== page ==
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The Google Font API`s i Shorthand


In this fourth part of the series, I demonstrate how to work with the “i” option provided by the Google Font API. It can be used as a shorthand for the “italic” argument discussed in previous tutorials. The process is extremely straightforward, so you shouldn’t have major problems replicating it when developing your own web pages.

Author Info:
By: Alejandro Gervasio
Rating: 4 stars4 stars4 stars4 stars4 stars / 2
June 22, 2010
TABLE OF CONTENTS:
  1. · The Google Font API`s i Shorthand
  2. · Review: using the italic option with multiple font families
  3. · The Google Font API’s i shorthand
  4. · Binding the CSS styles to a web page’s markup

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The Google Font API`s i Shorthand - Binding the CSS styles to a web page’s markup
(Page 4 of 4 )

If you wish to have a working example that shows the functionality of the “i” shorthand, below I defined another basic web page that includes the CSS styles coded in the preceding section. Here it is:

<!DOCTYPE html PUBLIC "-//W3C//DTD XHTML 1.0 Strict//EN" "http://www.w3.org/TR/xhtml1/DTD/xhtml1-strict.dtd">

<html xmlns="http://www.w3.org/1999/xhtml">

<head>

<meta http-equiv="Content-Type" content="text/html; charset=utf-8" />

<title>Using the Google Font API (with the i option)</title>

<link rel="stylesheet" type="text/css" href="http://fonts.googleapis.com/css?family=Cantarell:i|Nobile" />

<style type="text/css">

body {

    padding: 0;

    margin: 0;

    background: #fff;

    font: 1em Arial, Helvetica, sans-serif;

    color: #000;

}

#wrapper {

    width: 960px;

    margin: 0 auto;

    background: #f4f4f4;

}

#header, #content, #footer {

    padding: 20px;

}

h1 {

    font: normal 46px 'Cantarell', Helvetica, sans-serif;

    color: #00f;  

}

h2 {

    font: normal 40px 'Cantarell', Helvetica, sans-serif;

    color: #ff8040;  

}

h3 {

    font: normal 32px 'Cantarell', Helvetica, sans-serif;

    color: #ff8040;

}

p {

    font: normal 14px 'Nobile', Helvetica, serif;

}

</style>

</head>

<body>

<div id="wrapper">

    <div id="header">

        <h1>Using the Google Font API</h1>

        <h2>Header section</h2>

        <p>Lorem ipsum dolor sit amet, consectetur adipiscing elit. Suspendisse auctor commodo risus, et ultrices sapien vestibulum non. Maecenas scelerisque quam a nulla mattis tincidunt. Etiam massa libero, pharetra vel laoreet et, ultrices non leo. Lorem ipsum dolor sit amet, consectetur adipiscing elit. Sed posuere ullamcorper lacus et sollicitudin. Morbi ultrices condimentum lacus, sit amet venenatis purus bibendum sit amet.</p>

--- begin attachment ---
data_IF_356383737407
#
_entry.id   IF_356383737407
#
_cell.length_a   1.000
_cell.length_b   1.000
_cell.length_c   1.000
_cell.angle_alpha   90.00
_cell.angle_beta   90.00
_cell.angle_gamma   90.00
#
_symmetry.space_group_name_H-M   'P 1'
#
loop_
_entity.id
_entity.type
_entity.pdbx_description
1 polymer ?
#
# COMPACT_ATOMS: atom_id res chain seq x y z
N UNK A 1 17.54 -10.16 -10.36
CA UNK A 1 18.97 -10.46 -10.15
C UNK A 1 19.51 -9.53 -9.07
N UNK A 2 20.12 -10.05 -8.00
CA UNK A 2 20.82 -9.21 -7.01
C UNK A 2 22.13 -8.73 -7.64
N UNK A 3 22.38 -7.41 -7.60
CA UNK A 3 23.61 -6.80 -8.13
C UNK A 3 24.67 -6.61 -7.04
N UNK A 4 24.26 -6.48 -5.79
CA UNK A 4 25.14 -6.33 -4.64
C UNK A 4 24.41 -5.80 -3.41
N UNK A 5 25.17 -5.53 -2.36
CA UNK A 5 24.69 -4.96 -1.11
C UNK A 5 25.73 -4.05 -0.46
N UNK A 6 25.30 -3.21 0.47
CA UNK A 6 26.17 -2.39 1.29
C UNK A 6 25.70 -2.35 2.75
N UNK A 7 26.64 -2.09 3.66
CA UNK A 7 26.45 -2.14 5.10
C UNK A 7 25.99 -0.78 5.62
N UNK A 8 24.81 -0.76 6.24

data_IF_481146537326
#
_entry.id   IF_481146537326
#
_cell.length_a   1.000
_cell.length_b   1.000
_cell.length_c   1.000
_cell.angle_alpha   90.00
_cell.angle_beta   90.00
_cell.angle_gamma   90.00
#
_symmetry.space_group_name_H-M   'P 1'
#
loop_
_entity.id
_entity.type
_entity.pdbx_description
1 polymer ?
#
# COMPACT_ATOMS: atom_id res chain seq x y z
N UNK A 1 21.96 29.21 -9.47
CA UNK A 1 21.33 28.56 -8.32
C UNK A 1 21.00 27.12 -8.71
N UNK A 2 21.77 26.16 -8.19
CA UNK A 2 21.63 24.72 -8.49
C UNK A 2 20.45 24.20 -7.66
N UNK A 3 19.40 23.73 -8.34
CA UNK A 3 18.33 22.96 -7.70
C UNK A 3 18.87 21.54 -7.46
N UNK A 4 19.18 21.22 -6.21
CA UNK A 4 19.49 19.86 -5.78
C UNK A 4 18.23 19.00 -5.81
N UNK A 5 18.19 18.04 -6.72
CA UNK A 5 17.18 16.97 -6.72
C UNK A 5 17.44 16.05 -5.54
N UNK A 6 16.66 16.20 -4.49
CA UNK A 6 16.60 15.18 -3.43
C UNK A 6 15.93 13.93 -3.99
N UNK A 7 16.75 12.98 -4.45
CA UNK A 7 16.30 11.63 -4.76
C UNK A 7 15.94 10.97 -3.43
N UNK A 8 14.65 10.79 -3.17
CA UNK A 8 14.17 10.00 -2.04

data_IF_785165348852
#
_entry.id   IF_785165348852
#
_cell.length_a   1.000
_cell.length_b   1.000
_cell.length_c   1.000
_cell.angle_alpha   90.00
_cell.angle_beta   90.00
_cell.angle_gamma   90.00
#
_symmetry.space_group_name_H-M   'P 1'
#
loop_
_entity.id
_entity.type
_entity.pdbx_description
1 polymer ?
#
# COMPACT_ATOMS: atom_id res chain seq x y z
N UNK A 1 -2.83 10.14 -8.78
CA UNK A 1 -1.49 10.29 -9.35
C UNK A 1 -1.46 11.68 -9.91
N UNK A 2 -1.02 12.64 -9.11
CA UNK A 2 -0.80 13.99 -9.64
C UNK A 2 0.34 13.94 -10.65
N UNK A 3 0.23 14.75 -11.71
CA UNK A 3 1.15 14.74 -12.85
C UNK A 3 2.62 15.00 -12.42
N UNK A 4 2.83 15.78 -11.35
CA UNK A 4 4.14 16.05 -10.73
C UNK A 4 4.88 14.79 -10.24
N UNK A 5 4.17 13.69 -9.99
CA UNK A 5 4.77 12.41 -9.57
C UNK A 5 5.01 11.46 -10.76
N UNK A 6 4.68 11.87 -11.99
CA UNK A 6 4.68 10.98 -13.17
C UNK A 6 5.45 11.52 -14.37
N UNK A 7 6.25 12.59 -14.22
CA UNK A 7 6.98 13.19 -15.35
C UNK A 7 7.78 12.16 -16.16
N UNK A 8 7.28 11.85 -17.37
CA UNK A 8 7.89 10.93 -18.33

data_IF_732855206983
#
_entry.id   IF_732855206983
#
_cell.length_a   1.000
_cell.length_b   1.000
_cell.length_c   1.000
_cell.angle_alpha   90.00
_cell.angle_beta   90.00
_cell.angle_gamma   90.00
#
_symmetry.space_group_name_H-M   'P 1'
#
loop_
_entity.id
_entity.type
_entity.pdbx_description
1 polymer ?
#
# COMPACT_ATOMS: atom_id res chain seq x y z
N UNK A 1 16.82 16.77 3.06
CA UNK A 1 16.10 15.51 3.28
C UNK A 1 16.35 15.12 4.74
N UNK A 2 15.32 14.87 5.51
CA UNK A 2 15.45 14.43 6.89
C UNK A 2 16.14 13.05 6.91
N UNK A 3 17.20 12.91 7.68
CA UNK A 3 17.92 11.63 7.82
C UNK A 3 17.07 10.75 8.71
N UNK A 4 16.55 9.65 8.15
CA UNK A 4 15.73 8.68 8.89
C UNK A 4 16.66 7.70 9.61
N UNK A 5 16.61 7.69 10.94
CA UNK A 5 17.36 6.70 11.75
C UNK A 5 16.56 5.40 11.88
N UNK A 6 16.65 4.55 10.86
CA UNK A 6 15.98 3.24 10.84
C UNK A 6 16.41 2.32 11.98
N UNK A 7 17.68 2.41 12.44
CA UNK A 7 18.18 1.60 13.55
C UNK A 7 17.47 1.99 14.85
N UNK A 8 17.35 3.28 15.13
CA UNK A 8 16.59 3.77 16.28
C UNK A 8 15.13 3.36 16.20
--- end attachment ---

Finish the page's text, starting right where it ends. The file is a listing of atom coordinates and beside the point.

</div>

    <div id="content">

        <h2>Main content section</h2>

        <h3>Subheading section</h3>

        <p>Lorem ipsum dolor sit amet, consectetur adipiscing elit. Suspendisse auctor commodo risus, et ultrices sapien vestibulum non. Maecenas scelerisque quam a nulla mattis tincidunt. Etiam massa libero, pharetra vel laoreet et, ultrices non leo. Lorem ipsum dolor sit amet, consectetur adipiscing elit. Sed posuere ullamcorper lacus et sollicitudin. Morbi ultrices condimentum lacus, sit amet venenatis purus bibendum sit amet.</p>

    </div>

    <div id="footer">

        <h2>Footer section</h2>

        <p>Lorem ipsum dolor sit amet, consectetur adipiscing elit. Suspendisse auctor commodo risus, et ultrices sapien vestibulum non. Maecenas scelerisque quam a nulla mattis tincidunt. Etiam massa libero, pharetra vel laoreet et, ultrices non leo. Lorem ipsum dolor sit amet, consectetur adipiscing elit. Sed posuere ullamcorper lacus et sollicitudin. Morbi ultrices condimentum lacus, sit amet venenatis purus bibendum sit amet.</p>

    </div> </div>

</div>

</body>

</html>

 

Missionaccomplished. At this point, you've learned not only how to use the Google Font API to embed in a web page the italic style of a specific font family, but how to accomplish this task by means of its “i” shorthand. As I said before, querying the API using either the shorthand or the longer “italic” option is a matter of personal preferences, as both syntaxes yield exactly the same results.

So start working with the one that best fits your needs!  

Final thoughts

In this fourth part of the series, I demonstrated how to work the “i” option provided by the Google Font API, which can be used as a shorthand for the “italic” argument discussed in previous tutorials. The process was extremely straightforward, meaning that you shouldn’t have major problems replicating it during the development of your own web pages.

Google’s Font API comes with an additional query argument that will let you download only the bold version of a specified font family. This option is not surprisingly called “bold,” and in the upcoming article I’m going to take a close look at it, so you can learn how to put it to work for you.

Don’t miss the next tutorial!


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